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anonymous

  • 5 years ago

How do i find the zeros and the multiplicity of 3(x+4)(x-7)^(2)

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  1. anonymous
    • 5 years ago
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    If you have your equation in fully factored form (you do) then each variable factor represents a 0 where the power of the factor is the multiplicity. So in this example what are your variable factors?

  2. anonymous
    • 5 years ago
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    4 and -7

  3. anonymous
    • 5 years ago
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    Not quite. Notice that (x+4) = 0 when x = -4. And (x-7) = 0 when x = 7

  4. anonymous
    • 5 years ago
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    What class are you taking?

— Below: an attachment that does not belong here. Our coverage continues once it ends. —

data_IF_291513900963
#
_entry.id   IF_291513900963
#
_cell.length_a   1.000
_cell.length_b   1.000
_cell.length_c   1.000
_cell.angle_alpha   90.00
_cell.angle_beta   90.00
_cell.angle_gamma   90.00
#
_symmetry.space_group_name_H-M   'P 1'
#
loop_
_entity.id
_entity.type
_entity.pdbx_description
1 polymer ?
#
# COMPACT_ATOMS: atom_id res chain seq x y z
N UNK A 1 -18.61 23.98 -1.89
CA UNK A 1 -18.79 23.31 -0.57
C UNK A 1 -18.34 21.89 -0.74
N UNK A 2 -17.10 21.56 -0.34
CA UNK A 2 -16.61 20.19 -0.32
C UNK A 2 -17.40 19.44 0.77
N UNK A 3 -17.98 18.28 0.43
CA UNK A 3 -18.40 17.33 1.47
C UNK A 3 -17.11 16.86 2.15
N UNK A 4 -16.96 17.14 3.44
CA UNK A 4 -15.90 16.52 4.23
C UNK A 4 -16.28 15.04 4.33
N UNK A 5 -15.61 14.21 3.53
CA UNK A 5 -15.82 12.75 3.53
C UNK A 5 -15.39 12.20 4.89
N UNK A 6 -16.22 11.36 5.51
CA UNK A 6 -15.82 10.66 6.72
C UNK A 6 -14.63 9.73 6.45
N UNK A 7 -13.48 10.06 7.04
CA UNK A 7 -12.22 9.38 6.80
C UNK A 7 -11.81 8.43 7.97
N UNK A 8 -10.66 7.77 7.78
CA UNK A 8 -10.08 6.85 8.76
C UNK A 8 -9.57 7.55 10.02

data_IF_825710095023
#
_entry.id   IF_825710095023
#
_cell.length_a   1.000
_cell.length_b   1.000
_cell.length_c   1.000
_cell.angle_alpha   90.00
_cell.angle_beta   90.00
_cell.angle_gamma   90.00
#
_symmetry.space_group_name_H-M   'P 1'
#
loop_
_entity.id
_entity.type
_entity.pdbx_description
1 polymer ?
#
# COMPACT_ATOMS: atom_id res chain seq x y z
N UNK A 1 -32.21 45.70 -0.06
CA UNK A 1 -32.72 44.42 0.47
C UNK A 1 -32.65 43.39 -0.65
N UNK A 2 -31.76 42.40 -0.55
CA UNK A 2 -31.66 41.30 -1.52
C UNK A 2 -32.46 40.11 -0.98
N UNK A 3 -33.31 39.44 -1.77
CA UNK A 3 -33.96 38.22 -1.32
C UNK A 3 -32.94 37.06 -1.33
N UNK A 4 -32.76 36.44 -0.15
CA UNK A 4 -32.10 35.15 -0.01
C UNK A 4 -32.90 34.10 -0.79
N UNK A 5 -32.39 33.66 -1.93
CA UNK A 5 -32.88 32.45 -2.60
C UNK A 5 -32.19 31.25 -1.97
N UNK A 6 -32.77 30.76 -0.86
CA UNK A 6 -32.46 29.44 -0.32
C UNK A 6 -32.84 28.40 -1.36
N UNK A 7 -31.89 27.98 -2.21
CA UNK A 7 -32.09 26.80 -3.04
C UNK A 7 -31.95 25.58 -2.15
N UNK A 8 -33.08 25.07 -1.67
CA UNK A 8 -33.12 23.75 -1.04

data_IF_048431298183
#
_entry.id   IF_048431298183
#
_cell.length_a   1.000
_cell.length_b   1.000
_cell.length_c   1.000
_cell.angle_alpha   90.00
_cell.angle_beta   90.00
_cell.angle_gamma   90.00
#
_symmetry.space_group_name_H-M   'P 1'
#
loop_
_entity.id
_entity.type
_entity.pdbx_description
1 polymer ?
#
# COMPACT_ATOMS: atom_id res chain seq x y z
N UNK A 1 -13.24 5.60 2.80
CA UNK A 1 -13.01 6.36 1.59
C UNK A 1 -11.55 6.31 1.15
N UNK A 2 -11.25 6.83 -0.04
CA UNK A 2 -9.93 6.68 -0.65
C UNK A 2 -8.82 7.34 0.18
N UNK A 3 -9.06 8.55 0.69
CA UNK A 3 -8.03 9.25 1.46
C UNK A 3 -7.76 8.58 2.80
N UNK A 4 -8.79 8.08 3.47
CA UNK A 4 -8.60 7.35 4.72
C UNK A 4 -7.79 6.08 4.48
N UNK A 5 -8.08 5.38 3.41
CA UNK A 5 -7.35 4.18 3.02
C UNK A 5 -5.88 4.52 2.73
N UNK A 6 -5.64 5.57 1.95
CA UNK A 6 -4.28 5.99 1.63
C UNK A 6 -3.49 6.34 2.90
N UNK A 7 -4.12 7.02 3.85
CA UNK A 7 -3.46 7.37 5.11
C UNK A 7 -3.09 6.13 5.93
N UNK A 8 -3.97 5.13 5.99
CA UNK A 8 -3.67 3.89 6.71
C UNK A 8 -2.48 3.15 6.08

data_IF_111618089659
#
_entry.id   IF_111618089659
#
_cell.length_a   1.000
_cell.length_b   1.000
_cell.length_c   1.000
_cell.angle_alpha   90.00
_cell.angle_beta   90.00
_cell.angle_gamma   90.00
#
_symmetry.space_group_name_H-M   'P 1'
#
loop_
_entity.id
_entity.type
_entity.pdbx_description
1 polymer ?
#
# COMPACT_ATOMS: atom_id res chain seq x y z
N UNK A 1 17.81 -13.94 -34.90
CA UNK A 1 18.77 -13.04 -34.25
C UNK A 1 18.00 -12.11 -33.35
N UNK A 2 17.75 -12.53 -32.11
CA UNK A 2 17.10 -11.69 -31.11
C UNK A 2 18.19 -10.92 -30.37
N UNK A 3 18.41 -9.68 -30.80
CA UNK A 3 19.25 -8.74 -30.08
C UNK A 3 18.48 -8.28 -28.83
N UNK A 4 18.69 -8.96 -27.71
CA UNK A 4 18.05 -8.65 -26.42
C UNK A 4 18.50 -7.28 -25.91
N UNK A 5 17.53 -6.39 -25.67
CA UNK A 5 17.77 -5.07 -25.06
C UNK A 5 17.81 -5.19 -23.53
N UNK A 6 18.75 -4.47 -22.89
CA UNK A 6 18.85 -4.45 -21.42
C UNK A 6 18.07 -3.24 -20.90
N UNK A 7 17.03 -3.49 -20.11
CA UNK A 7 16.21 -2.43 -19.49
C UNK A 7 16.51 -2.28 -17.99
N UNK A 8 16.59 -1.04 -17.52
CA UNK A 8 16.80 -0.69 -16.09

5. anonymous
    • 5 years ago
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    so its what ever make the eqations 0

  6. anonymous
    • 5 years ago
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    Yes.

  7. anonymous
    • 5 years ago
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    ok thank you how about the multiplicity

  8. anonymous
    • 5 years ago
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    The multiplicity would be any exponent on the factor. Recall that if a factor has no exponent it's assumed to be raised to the first power. So would have a multiplicity of 1, while a factor squared would be multiplicity 2, etc.

  9. anonymous
    • 5 years ago
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    ok thank you

  10. anonymous
    • 5 years ago
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    The zeroes are -4 and 7. The multiplicity of -4 is 1. The multiplicity of 7 is 2.

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